His work these days is a real hell, in complete asphalt. As if they were in a sandwich created by Pedro Botero himself: the environment, with a desert wind of almost 40 degrees Celsius, and the earth, the liquid asphalt that is thrown by machines to cover the Col legi de Terrassa, a new beautiful black at more than 160 degrees Celsius. And in the middle, they, the workers of the Barcino Asphalt Company, weary from a sweltering climate.
Pedro Adan is an expert worker with many years in the world of asphalt, in different companies. It started with Barcino when it opened. He does not remember experiencing such infernal heat. “It was a crazy Tuesday. We were working in a garden and we were falling apart because of these fires. We were in the blazing 42 degrees Celsius sun and didn’t even have shade to protect us,” he sadly said. “Today (yesterday) is a little better because here on Collegi Street we have the shade of the buildings and, fortunately, the sun doesn’t hit too hard.” Manuel, the manager, acknowledges that whenever they can, they stop and rest for a while, taking turns drinking water from the five-liter jugs provided to them by the company. “We protect ourselves with hats and hats and wet our faces, arms and hands” to reduce severe suffocation. The asphalt smokes and emits very unhealthy fumes, from which it is difficult to escape.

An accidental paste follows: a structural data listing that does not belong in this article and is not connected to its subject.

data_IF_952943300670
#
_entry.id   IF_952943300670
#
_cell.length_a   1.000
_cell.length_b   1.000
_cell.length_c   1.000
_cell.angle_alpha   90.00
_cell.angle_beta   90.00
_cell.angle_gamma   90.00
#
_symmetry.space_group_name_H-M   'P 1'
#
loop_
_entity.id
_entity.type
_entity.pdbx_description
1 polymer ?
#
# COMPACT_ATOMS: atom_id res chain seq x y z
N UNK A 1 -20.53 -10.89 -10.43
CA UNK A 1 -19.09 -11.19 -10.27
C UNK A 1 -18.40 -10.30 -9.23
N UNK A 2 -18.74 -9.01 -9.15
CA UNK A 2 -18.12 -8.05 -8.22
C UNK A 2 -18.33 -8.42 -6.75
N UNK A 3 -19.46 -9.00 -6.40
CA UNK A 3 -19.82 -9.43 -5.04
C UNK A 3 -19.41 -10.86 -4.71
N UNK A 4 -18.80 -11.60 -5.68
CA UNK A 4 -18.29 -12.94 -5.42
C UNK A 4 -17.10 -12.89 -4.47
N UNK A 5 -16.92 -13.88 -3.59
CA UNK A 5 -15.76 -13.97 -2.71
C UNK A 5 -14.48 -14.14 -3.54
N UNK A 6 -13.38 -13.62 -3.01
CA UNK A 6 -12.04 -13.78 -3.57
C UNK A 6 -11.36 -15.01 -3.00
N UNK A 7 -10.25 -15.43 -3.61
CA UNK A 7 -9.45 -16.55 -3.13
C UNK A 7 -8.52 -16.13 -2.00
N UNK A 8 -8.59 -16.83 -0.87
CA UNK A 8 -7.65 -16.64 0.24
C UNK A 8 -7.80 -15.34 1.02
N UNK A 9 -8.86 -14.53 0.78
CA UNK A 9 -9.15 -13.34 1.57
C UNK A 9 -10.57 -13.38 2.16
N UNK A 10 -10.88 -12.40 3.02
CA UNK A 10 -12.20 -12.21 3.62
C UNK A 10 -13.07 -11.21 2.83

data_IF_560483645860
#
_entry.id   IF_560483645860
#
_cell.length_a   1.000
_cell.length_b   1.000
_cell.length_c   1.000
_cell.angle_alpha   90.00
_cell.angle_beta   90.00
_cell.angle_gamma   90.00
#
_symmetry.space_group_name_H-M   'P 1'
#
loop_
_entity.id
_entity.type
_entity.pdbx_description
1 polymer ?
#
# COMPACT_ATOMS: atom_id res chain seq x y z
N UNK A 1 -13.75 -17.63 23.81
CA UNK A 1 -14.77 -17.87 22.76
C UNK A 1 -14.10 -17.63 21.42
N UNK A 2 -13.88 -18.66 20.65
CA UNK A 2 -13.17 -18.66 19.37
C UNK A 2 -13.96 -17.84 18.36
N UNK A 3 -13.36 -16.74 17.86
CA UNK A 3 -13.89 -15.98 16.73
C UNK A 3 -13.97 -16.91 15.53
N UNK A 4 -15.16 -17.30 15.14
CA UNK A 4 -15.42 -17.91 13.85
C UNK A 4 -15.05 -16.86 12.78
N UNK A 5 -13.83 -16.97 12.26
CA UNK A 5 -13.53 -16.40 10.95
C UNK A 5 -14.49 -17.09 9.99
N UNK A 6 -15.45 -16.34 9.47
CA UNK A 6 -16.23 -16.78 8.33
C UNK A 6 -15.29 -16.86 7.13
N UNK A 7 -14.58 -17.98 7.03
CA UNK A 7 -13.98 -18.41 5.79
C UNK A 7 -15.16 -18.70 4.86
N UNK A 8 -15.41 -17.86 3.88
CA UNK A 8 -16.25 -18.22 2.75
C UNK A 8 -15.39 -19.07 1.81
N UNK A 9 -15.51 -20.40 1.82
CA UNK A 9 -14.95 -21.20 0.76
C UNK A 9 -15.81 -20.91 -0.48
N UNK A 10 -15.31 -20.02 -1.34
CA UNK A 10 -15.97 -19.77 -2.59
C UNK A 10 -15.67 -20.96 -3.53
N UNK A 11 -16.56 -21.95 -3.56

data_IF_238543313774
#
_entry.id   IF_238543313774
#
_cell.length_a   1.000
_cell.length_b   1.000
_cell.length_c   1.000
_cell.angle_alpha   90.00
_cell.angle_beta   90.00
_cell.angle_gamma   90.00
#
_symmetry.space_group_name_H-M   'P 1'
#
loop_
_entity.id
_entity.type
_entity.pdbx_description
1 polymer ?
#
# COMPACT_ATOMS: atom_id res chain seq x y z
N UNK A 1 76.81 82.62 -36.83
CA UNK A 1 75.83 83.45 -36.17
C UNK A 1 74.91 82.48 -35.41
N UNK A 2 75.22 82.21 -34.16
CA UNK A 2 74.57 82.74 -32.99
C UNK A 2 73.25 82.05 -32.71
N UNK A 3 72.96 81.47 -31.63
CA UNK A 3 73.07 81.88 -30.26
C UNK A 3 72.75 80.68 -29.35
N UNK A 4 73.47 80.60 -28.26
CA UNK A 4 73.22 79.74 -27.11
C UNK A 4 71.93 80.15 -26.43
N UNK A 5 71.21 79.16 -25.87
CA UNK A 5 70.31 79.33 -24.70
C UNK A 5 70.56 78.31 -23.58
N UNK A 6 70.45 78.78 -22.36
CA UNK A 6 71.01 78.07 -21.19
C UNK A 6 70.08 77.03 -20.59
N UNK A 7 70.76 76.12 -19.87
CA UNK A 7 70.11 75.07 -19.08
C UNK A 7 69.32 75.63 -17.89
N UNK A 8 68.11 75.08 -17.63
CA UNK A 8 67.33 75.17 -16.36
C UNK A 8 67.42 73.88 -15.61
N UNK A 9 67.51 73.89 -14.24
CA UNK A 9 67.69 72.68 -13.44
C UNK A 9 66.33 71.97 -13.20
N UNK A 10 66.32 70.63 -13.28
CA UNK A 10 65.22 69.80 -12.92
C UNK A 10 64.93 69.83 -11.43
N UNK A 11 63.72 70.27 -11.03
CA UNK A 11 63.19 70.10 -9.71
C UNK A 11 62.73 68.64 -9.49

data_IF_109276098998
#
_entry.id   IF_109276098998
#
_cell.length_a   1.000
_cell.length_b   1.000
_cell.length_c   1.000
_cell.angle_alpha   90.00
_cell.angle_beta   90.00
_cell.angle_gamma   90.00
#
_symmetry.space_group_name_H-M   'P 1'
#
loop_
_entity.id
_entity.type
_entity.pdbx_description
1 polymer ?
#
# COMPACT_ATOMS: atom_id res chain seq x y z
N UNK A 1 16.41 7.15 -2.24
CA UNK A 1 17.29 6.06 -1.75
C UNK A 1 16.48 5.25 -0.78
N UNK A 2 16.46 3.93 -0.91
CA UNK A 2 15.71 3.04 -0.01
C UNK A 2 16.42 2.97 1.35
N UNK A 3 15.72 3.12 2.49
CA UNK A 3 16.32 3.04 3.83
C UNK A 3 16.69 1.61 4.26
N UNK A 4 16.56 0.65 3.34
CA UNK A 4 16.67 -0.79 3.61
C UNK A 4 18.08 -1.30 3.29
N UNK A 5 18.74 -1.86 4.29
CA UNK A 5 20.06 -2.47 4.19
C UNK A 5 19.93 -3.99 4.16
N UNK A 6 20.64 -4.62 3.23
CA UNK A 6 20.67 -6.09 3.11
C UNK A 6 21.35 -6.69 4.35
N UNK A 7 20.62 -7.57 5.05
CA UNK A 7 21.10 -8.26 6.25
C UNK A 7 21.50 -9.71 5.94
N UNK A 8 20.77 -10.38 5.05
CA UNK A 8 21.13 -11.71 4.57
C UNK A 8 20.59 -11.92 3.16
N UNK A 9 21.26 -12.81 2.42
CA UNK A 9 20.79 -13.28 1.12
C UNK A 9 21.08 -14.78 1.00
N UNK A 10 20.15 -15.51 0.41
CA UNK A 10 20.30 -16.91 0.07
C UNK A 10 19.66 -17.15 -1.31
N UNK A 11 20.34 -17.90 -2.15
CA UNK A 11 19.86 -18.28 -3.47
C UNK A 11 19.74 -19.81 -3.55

“The asphalt comes out at 160 degrees and you have to take advantage of the perfect moment to spread it out and make it stick,” the operators explain.
“The complicated thing is that this business is a chain when you have a machine with liquid asphalt ready, you can’t stop, no matter how hard you feel about it. This comes at 160°C and you have to take advantage of the perfect moment to deploy it and make it stationary,” the operators explain. Fortunately, no one has sunstroke these days. They make sure they take care of themselves. “We apply common sense and combine our personal security with the best trading outcome. However, I am clear that what you can expect in this life is action,” says Adan.
At Asfaltos Barcino headquarters, company spokeswoman Cristina acknowledges that the intense heat makes operators’ work difficult, but for the time being, they have not had to cancel any work in the province of Barcelona. “What we’ve done is double order bottles for workers. We’ve gone from about 120, five liters, to more than 200,” the spokeswoman explains. “They are well structured, they are very strong and they have complete freedom to stop and rest when their bodies tell them to. They are very good professionals,” says Christina.
Other fire tamers are in a similar position: those at La Floresta churrería in Sabadell, who get up early on Wednesdays to prepare churros and churros for customers. They admit, fortunately, they are closed on Mondays and Tuesdays, but every time they approach the fryer the oil reaches 40C.